Payment terms may seem relatively straight-forward but can lead to potential issues if not dealt with up front in a contract.

Fees and Payment Terms

Rarely do parties disagree whether a contract should include the amount of fees a customer would pay a provider to perform services or deliver products. But, the specifics in regard to the number of installments, approval of expenses, obligation to pay taxes, and currency are all subject to negotiation.

Payment Schedule

The payment schedule is also important. A customer may want to pay after all services have been performed (or products delivered) whereas a provider may prefer to have their money before beginning work. The parties may negotiate a variety of payment terms including payment up front, net 30, net 45, net 60 or even upon full performance.

A common provision in a master services agreement may allow for flexibility. For example:

Payment Terms. Customer shall pay Provider all fees and expenses, in the amounts and upon the terms stated in a Statement of Work.

Or the parties may agree on certain payment terms in a master services agreement. For example:

Payment Terms. All invoices shall be paid by Customer to Provider within 30 days after the date of receipt of an invoice. All payments shall be made by wire transfer to a bank account designated from time to time by Provider by written notice to Customer. All invoices shall be issued, and payments made, in U.S. dollars.

Missed or Late Payments

What happens when a customer does not make a payment to a provider when due? Customers may want to ensure that the deliverables are acceptable. Alternatively, providers may desire to include a contractual remedy such as interest payments on non-payments or the ability to withhold services or deliverables until payment is made. For example:

Late Payments. Any amounts not paid by Customer when due will bear late charges at the rate of 10% per annum or the maximum rate permitted under applicable law, whichever is less, commencing 30 days after the date of the invoice. Additionally, Provider will have the right to withhold shipments if payments are more than 60 days past due.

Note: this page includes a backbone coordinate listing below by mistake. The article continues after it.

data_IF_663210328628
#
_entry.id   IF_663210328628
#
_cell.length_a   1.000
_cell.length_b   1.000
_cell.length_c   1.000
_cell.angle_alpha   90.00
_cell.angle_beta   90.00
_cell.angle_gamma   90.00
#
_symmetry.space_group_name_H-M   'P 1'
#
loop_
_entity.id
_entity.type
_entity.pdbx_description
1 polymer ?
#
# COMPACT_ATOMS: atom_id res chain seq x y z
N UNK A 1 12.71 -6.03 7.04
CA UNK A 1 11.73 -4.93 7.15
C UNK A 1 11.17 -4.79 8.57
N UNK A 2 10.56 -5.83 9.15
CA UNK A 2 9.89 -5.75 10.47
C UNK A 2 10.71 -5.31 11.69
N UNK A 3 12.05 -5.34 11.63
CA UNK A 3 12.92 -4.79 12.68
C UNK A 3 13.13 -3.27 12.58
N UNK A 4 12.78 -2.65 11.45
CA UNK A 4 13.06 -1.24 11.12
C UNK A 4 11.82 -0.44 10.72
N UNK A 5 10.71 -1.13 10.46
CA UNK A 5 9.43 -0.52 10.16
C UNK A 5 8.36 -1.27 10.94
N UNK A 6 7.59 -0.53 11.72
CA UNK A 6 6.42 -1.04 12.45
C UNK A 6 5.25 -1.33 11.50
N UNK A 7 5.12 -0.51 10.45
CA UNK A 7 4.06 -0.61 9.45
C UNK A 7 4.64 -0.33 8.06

Customers may try to negotiate late payment penalties to only apply to “undisputed” invoices. This can lead to collection problems for the Provider if the contract does not clearly define what an “undisputed” invoice is. This is why providers generally prefer to include language that states the obligations of the parties in the event of a dispute. For example:

Invoice Disputes. If Customer wishes to dispute an invoice charge, Customer must (a) pay any undisputed portion by the payment due date; and (b) no later than the payment due date, provide Provider with a written explanation of the dispute, together with appropriate supporting documentation. The parties shall then work together promptly and in good faith to resolve the dispute. To the extent a dispute is mutually resolved, Customer shall pay the agreed amount (if any) within 10 days after receipt of a reissued invoice. If Customer complies with this Section, late fees will not be charged on the disputed amounts.


Payment terms seem relatively simple, but depending on the length of the term and amount of the contract, could have material consequences for a party.

The items discussed above are only a small portion of items that may be negotiated in a contract. Each party will want to weigh the potential risks of unperformed obligations against the benefits of the contract to determine what terms are acceptable in a final contract.

Shawn Peddycord is a business attorney specializing in acquisitions and contracts in North County San Diego. He represents small businesses in a variety of asset and equity purchase and sale transactions, and has extensive experience drafting and negotiating commercial contracts. This blog is for informational purposes only, is based on California law, and is not intended as legal advice or as a substitute for legal counsel.

Categories: Business Contracts